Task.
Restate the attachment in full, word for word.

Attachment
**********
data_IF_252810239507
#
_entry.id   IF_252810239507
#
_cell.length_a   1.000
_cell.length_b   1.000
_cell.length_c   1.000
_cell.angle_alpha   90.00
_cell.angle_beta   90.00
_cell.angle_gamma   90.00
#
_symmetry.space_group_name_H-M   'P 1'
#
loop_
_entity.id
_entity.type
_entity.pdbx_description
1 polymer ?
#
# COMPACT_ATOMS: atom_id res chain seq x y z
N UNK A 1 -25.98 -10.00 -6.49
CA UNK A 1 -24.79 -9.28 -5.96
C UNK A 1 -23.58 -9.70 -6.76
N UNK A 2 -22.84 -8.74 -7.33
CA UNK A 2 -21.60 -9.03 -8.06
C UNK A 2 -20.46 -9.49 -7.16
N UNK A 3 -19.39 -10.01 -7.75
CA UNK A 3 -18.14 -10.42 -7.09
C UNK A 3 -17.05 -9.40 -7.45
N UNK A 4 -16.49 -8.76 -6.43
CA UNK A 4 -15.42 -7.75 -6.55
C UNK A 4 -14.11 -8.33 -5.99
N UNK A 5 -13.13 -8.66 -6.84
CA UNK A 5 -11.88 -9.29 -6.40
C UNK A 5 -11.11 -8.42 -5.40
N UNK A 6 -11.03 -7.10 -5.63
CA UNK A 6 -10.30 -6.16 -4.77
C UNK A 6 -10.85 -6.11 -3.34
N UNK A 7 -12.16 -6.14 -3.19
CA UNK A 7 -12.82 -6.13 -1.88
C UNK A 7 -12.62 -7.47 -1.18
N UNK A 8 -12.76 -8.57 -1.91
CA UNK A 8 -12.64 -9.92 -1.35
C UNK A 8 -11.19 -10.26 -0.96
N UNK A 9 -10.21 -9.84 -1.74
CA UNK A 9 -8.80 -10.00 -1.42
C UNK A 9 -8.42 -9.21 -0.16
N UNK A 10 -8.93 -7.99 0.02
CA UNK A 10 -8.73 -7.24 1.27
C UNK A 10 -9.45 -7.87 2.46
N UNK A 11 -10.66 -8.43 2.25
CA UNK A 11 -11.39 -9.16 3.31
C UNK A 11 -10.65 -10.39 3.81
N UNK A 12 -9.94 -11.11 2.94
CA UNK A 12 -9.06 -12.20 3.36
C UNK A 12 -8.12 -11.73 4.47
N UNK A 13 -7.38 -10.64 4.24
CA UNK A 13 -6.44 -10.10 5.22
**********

data_IF_252810239507
#
_entry.id   IF_252810239507
#
_cell.length_a   1.000
_cell.length_b   1.000
_cell.length_c   1.000
_cell.angle_alpha   90.00
_cell.angle_beta   90.00
_cell.angle_gamma   90.00
#
_symmetry.space_group_name_H-M   'P 1'
#
loop_
_entity.id
_entity.type
_entity.pdbx_description
1 polymer ?
#
# COMPACT_ATOMS: atom_id res chain seq x y z
N UNK A 1 -25.98 -10.00 -6.49
CA UNK A 1 -24.79 -9.28 -5.96
C UNK A 1 -23.58 -9.70 -6.76
N UNK A 2 -22.84 -8.74 -7.33
CA UNK A 2 -21.60 -9.03 -8.06
C UNK A 2 -20.46 -9.49 -7.16
N UNK A 3 -19.39 -10.01 -7.75
CA UNK A 3 -18.14 -10.42 -7.09
C UNK A 3 -17.05 -9.40 -7.45
N UNK A 4 -16.49 -8.76 -6.43
CA UNK A 4 -15.42 -7.75 -6.55
C UNK A 4 -14.11 -8.33 -5.99
N UNK A 5 -13.13 -8.66 -6.84
CA UNK A 5 -11.88 -9.29 -6.40
C UNK A 5 -11.11 -8.42 -5.40
N UNK A 6 -11.03 -7.10 -5.63
CA UNK A 6 -10.30 -6.16 -4.77
C UNK A 6 -10.85 -6.11 -3.34
N UNK A 7 -12.16 -6.14 -3.19
CA UNK A 7 -12.82 -6.13 -1.88
C UNK A 7 -12.62 -7.47 -1.18
N UNK A 8 -12.76 -8.57 -1.91
CA UNK A 8 -12.64 -9.92 -1.35
C UNK A 8 -11.19 -10.26 -0.96
N UNK A 9 -10.21 -9.84 -1.74
CA UNK A 9 -8.80 -10.00 -1.42
C UNK A 9 -8.42 -9.21 -0.16
N UNK A 10 -8.93 -7.99 0.02
CA UNK A 10 -8.73 -7.24 1.27
C UNK A 10 -9.45 -7.87 2.46
N UNK A 11 -10.66 -8.43 2.25
CA UNK A 11 -11.39 -9.16 3.31
C UNK A 11 -10.65 -10.39 3.81
N UNK A 12 -9.94 -11.11 2.94
CA UNK A 12 -9.06 -12.20 3.36
C UNK A 12 -8.12 -11.73 4.47
N UNK A 13 -7.38 -10.64 4.24
CA UNK A 13 -6.44 -10.10 5.22